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It’s Time To Add a Financial Planner to Your Team

Whether you have five acres or 5,000, a financial advisor is an important consultant for your operation.

Woman sitting at a desk.
// Business Insights

From large investments to managing and paying employees, farming is a complicated business venture. Any non-farming enterprise—from Wall Street to Silicon Valley— with this level of complexity relies on a team to run it, not a single person. Many producers know they cannot be a true jack-of-all-trades and they often reach out to other experts for counsel, but some haven’t considered asking for help with financial planning.

One of the most common knowledge gaps farmers have is in finance. With measures like profit margins, liquidity and equity considerations, even the smallest operations have complex financial considerations to weigh. Tried-and-true spreadsheets may not be the most effective way to plan. The truth of the matter is this: No matter the size of your operation or other experts you reach out to, it’s probably time to consult with or hire a financial advisor.

The CFO role

Most farmers are excellent at running day-to-day operations. But from precision technology to animal welfare, it’s nearly impossible to truly master all the skills modern farming demands. Increasingly, producers turn to other professionals to help fill in any gaps in expertise, consulting an agronomist to understand the relationship between soil fertility and yield or a veterinarian for guidance on animal health. A financial advisor or chief financial officer (CFO) should be the next member of your extended team.

The primary role of the CFO is straightforward: Manage a business’s finances to ensure the business can meet its goals. In practice, however, the role involves intense attention to detail regarding past and current performance, plus projections for the future. Since an operation’s goals aren’t necessarily all financial, it takes finesse to understand how to plan appropriately.
One of our customers at Farm Credit Mid-America is an Indiana grain producer with more than 5,000 acres. Several years ago, he hired a part-time financial advisor and says it one of the best financial decision he’s made for his farm. “Using a financial advisor allows you to start planning and know what you have. Doing an overall review of your operation is really beneficial. We can tweak and do a lot of little improvements like marketing and machinery costs on our own, but I have to have a view of the big picture. And that’s where the financial advisor comes in.”
When it comes finances, many farmers look at their end-of-the-year balance sheets and simply ask, “Did I make money or lose money?” Most don’t have the time or background to dig in and develop a deep understanding on why they ended the year above or below breakeven. A CFO can take a neutral view of how your operation is performing and provide recommendations for investments and ways to cut back on expenditures. A good financial advisor can hone in on problem areas and help you plan for goals that are years down the road.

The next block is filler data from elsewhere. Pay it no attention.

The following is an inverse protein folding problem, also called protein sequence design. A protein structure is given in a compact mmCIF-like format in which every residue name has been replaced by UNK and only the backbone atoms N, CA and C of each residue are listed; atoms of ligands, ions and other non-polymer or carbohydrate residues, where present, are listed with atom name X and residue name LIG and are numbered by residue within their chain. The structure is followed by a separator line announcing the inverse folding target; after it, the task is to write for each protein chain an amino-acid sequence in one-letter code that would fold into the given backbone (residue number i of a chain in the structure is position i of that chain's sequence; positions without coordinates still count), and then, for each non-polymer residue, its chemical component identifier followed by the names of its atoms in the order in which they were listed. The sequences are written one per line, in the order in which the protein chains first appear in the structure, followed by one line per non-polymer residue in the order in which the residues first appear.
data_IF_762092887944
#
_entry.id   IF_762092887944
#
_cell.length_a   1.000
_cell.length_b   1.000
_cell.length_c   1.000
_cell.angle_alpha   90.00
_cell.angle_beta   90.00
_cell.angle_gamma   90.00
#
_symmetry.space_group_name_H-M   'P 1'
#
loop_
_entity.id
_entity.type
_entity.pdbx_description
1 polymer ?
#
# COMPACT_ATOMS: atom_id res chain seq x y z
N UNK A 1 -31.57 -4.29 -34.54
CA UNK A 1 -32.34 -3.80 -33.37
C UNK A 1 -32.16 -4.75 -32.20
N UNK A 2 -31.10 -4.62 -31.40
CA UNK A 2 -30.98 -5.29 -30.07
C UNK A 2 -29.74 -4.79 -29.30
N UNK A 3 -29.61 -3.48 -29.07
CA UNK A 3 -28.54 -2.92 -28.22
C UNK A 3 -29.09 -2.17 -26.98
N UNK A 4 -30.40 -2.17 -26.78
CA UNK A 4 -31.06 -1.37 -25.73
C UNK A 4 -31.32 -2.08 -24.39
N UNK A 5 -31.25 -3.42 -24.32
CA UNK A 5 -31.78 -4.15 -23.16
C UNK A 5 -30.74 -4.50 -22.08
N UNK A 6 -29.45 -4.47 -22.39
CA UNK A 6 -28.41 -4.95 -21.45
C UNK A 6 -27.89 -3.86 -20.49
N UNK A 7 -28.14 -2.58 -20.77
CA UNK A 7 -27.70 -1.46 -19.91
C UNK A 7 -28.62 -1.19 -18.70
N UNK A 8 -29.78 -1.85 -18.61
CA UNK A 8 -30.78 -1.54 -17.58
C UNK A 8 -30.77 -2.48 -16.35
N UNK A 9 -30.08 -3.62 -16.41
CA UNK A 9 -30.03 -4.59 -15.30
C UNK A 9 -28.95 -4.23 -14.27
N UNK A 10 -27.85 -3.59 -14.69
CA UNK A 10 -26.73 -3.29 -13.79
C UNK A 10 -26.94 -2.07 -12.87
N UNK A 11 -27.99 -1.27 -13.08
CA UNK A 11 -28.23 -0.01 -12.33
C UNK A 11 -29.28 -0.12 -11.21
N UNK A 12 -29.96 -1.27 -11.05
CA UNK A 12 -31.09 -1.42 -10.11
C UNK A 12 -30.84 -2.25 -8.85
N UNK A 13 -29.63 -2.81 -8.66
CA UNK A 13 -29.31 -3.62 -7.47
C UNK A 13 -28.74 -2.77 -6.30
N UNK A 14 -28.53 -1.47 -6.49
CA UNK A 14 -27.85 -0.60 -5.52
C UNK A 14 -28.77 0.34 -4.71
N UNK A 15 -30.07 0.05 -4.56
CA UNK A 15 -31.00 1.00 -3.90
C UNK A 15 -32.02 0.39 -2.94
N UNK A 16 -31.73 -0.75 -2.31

“We look at working capital really closely and understand exactly how much we have on hand,” our customer from Indiana elaborates. “We also do a ratio trend analysis that goes back about 10 years to show how we’re doing. That is incredibly valuable to determine if we should buy equipment or pay down debt. Working with a financial advisor shows us options we otherwise wouldn’t see because we get too caught up in the day-to-day nitty-gritty.”

Hiring a CFO

As you look for your CFO, pay as much attention to soft skills as you do to education and experience. Finding an individual you trust and who works well with  your family and team is extremely important. Don’t assume you have to hire someone on a part-time basis. Our customer from Indiana began with a fee-based accountant and gradually transitioned to having a more permanent CFO role within his operation.
Running a modern farm takes a team of well-qualified consultants; be sure to consider working with a financial advisor. Whether you have five acres or 5,000, finding a true financial advisor is an important step toward effective financial management and planning for the future.


* Loans and leases are subject to credit approval. Additional terms and conditions may apply. Farm Credit Mid-America is an equal opportunity lender.

‡ Farm Credit Mid-America is an equal opportunity provider.

Farm Credit Mid-America territory includes Arkansas, Indiana, Kentucky, Missouri, Ohio and Tennessee. Arkansas includes Clay, Craighead, Crittenden, Cross, Desha (northeast of the White River), Greene, Lee, Mississippi, Phillips, Poinsett, and St. Francis counties. Missouri includes Carter, Ripley and Wayne counties. Kentucky excludes Ballard, Calloway, Carlisle, Fulton, Graves, Hickman, Marshall and McCracken counties. Ohio excludes Crawford, Hancock, Lucas, Marion, Ottawa, Sandusky, Seneca, Wood and Wyandot counties. We serve all counties in Indiana and Tennessee. 

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